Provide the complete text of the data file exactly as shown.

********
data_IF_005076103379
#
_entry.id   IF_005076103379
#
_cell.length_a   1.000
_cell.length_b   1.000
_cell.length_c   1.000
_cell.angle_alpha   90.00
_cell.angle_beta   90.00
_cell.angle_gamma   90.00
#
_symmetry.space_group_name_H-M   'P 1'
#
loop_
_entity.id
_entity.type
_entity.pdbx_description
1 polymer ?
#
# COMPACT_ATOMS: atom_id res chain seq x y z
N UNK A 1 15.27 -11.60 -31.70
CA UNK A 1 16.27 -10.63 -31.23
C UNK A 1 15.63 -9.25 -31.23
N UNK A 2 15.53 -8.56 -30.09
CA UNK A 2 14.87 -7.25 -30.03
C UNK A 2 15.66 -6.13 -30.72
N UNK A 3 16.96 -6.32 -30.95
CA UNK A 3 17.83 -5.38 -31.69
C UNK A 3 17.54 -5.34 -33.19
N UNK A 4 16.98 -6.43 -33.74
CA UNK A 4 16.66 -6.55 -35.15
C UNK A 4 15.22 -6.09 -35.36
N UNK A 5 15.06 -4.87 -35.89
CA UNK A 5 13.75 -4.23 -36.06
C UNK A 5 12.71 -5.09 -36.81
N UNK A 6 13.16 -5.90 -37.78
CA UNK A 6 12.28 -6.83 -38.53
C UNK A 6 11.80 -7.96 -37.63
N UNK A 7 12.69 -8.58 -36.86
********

data_IF_005076103379
#
_entry.id   IF_005076103379
#
_cell.length_a   1.000
_cell.length_b   1.000
_cell.length_c   1.000
_cell.angle_alpha   90.00
_cell.angle_beta   90.00
_cell.angle_gamma   90.00
#
_symmetry.space_group_name_H-M   'P 1'
#
loop_
_entity.id
_entity.type
_entity.pdbx_description
1 polymer ?
#
# COMPACT_ATOMS: atom_id res chain seq x y z
N UNK A 1 15.27 -11.60 -31.70
CA UNK A 1 16.27 -10.63 -31.23
C UNK A 1 15.63 -9.25 -31.23
N UNK A 2 15.53 -8.56 -30.09
CA UNK A 2 14.87 -7.25 -30.03
C UNK A 2 15.66 -6.13 -30.72
N UNK A 3 16.96 -6.32 -30.95
CA UNK A 3 17.83 -5.38 -31.69
C UNK A 3 17.54 -5.34 -33.19
N UNK A 4 16.98 -6.43 -33.74
CA UNK A 4 16.66 -6.55 -35.15
C UNK A 4 15.22 -6.09 -35.36
N UNK A 5 15.06 -4.87 -35.89
CA UNK A 5 13.75 -4.23 -36.06
C UNK A 5 12.71 -5.09 -36.81
N UNK A 6 13.16 -5.90 -37.78
CA UNK A 6 12.28 -6.83 -38.53
C UNK A 6 11.80 -7.96 -37.63
N UNK A 7 12.69 -8.58 -36.86